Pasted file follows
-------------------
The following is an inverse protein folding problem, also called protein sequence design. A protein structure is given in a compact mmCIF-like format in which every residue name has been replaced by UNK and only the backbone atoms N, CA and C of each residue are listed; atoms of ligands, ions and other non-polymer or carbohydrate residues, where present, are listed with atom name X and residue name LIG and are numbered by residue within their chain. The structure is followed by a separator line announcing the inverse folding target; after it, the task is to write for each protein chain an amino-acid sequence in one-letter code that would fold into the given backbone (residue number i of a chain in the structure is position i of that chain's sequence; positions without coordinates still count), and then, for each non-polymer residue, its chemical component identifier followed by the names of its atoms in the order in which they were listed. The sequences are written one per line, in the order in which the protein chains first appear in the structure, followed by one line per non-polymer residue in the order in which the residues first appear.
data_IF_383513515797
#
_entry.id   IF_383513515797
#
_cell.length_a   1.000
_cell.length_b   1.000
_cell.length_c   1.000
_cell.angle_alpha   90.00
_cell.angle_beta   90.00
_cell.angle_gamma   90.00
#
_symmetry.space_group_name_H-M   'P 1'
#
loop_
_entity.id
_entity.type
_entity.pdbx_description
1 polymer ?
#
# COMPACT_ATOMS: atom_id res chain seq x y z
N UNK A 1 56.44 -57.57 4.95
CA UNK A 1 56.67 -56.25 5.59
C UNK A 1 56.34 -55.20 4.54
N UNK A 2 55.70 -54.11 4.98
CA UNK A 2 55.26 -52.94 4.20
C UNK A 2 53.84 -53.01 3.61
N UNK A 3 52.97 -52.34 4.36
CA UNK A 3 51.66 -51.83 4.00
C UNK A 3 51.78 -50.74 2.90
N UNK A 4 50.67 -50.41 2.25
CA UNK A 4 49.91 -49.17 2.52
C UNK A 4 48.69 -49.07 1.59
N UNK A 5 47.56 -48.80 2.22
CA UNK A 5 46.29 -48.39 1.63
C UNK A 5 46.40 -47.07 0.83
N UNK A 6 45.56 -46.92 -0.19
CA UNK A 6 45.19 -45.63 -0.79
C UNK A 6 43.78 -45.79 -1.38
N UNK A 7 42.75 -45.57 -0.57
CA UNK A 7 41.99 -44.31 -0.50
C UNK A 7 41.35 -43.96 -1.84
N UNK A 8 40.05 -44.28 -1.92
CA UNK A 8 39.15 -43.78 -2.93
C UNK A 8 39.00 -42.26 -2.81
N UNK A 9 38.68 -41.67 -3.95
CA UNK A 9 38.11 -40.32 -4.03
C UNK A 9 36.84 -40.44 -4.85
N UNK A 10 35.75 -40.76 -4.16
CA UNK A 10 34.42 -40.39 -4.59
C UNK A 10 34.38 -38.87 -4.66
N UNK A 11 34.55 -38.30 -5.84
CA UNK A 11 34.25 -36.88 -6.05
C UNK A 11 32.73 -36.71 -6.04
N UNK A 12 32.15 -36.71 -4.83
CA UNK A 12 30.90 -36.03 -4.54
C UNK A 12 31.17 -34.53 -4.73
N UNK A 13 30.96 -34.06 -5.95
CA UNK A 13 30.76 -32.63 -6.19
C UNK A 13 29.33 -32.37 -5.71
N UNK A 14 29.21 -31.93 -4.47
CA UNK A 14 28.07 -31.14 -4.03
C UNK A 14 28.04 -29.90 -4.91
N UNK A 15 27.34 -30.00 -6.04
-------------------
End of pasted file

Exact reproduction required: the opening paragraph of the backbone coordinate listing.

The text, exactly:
The following is an inverse protein folding problem, also called protein sequence design. A protein structure is given in a compact mmCIF-like format in which every residue name has been replaced by UNK and only the backbone atoms N, CA and C of each residue are listed; atoms of ligands, ions and other non-polymer or carbohydrate residues, where present, are listed with atom name X and residue name LIG and are numbered by residue within their chain. The structure is followed by a separator line announcing the inverse folding target; after it, the task is to write for each protein chain an amino-acid sequence in one-letter code that would fold into the given backbone (residue number i of a chain in the structure is position i of that chain's sequence; positions without coordinates still count), and then, for each non-polymer residue, its chemical component identifier followed by the names of its atoms in the order in which they were listed. The sequences are written one per line, in the order in which the protein chains first appear in the structure, followed by one line per non-polymer residue in the order in which the residues first appear.